Physical and chemical procedures are not suited to produce silver nanoparticles due to low yields and the usage of hazardous chemicals. Bacteria, algae, fungi, and plants are among the biological substrates used to produce metallic nanoparticles, with plants gaining greater attention due to their superiority over other sources (Bagherzade et al., 2017). Plant-mediated nanoparticles are a new area of study that has gained a lot of biotechnological interest because of their various uses and the fact that, unlike microorganisms, they do not require complicated methods to preserve microbial cultures (Okaiyeto et al., 2021). Plants are also a preferred resource over microorganisms because of their widespread distribution and easy availability, as well as lack of gene mutation (Kavitha et al., 2013). As a result of these distinguishing characteristics, plant-mediated nanoparticle production has proven to be advantageous and promising in comparison to other approaches. In addition, multiple studies reported that biomolecules found in plant extracts, such as saponins, flavonoids, terpenoids, phenolics, alkaloids, and proteins, play a vital role in metal ion reduction and serve as stabilizing factors for nanoparticle synthesis (Mandal et al., 2005; Mikhailova, 2020). The green method of nanoparticle manufacturing has low to no toxicity, is environment-friendly, and is cost-effective, and a variety of plants and their extracts have been reported to be used in the process (Gour and Jain, 2019; Jagessar, 2020). Green biosynthetic protocols for the preparation of nanomaterials are the known trend in the 21st century among scientists. It is beneficial to use medicinal plants since their medicinal characteristics are added to the nanoparticles throughout the production process (Jagessar, 2020). Plant phytochemicals contain antioxidant properties, and plants with antioxidant properties contribute additional antioxidant, anticancerous, and antimicrobial properties to nanoparticles (Pasupuleti et al., 2013; Gour and Jain, 2019; Ji et al., 2021; Liu et al., 2022). Additionally, as reducing or capping agents, these phytochemicals play an important role in nanoparticle production.
Tradescantia pallida belongs to the family Commelinaceae, also called purple queen. It is an ornamental plant and exhibits several important traditional medicinal properties. Hence, it is conventionally utilized as anti-inflammatory and antitoxic for improving blood circulation (Li, 2006). Previous studies of phytochemical analysis show that T. pallida contains medicinally significant compounds such as phenolics, flavonoids, tannins, alkaloids, and saponin (Huq et al., 2016) and is also a rich source of naturally colored compounds, especially anthocyanins (Jabli, 2018). These compounds of T. pallida extract reveal a great degree of effectiveness in antioxidant, antibacterial (Tan et, 2014), antitumor, cytotoxic, in vivo analgesic, thrombolytic, and membrane-stabilizing activities (Huq et al., 2016; Dash et al., 2020). The silver nanoparticles from the extract of T. pallida have been synthesized (Hasnain et al., 2019) but, to the best of our knowledge, no study dealing with the bio-guided synthesis of silver nanoparticles is reported in the literature for T. pallida.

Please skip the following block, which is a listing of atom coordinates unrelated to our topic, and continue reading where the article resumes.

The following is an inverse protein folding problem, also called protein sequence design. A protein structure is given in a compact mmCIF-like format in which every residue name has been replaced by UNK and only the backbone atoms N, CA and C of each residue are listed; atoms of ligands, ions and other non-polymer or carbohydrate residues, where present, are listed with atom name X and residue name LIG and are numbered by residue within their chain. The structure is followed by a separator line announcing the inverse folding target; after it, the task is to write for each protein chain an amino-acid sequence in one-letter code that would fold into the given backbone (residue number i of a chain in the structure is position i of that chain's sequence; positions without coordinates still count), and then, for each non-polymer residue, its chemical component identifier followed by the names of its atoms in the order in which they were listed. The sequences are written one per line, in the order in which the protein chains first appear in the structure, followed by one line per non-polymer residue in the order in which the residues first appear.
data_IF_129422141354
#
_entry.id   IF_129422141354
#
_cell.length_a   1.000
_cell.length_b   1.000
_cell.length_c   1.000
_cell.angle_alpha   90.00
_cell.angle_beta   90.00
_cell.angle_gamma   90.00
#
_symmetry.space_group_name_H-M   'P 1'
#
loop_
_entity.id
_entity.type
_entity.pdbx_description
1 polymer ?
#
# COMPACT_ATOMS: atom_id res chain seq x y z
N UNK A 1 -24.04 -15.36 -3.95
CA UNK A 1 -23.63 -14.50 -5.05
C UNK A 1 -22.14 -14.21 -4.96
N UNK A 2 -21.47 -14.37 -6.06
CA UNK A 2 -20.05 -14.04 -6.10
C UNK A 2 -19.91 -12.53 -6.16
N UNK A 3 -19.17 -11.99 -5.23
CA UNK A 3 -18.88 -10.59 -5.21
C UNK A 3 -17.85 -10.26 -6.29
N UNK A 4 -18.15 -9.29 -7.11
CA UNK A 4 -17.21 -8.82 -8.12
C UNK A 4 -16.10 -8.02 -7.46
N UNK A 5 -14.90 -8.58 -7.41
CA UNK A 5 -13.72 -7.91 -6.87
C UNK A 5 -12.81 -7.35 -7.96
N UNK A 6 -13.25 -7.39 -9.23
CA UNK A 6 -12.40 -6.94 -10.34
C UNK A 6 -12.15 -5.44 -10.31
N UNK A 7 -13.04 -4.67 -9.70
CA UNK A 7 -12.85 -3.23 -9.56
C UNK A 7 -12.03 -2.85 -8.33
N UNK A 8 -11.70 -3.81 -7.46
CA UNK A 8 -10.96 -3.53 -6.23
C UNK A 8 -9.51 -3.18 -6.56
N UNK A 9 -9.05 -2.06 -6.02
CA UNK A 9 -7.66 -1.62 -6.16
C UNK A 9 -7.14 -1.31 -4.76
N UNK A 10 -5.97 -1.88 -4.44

Keeping in view all the effective properties of T. pallida, the current work was designed for the first time to show that silver nanoparticles from the aerial parts of T. pallida have antioxidant, cytotoxic, and antimicrobial properties. Therefore, in this investigation, T. pallida extract was utilized to synthesize silver nanoparticles from AgNO3 precursors, which were then characterized using various methodologies.
2 Materials and Methods
2.1 Plant Collection, Identification, and Drying
T. pallida aerial parts were collected in April and May 2018 from COMSATS University Islamabad nursery garden, Abbottabad Campus, Pakistan, and the plant was identified by a taxonomist. Dirt from sample plants was removed by washing with distilled water and the plants were dried in shade at 25°C. Further, the dried sample plants were ground using a mechanical grinder machine.
2.2 Plant Extract Preparation
T. pallida powder, 25 g, was mixed with 300 ml of 80% methanol (1:4; H2O:CH3OH v/v with 0.5% formic acid). Ultrasound-assisted extraction was conducted in a water bath with sonication and the procedure was repeated thrice, with the frequency set at 40 kHz and power at 300 W. The temperature of the mixture was maintained at 25 ± 5°C and the extraction time was kept at 1 h. The sample was sieved with Whatman filter paper, and the filtrate was dried in a rotary evaporator at 28°C (Ghafoor et al., 2009). The semisolid extract was further freeze-dried to evaporate moisture under vacuum and stored at 4°C until further use.
2.3 Quantitative Phytoconstituent Analysis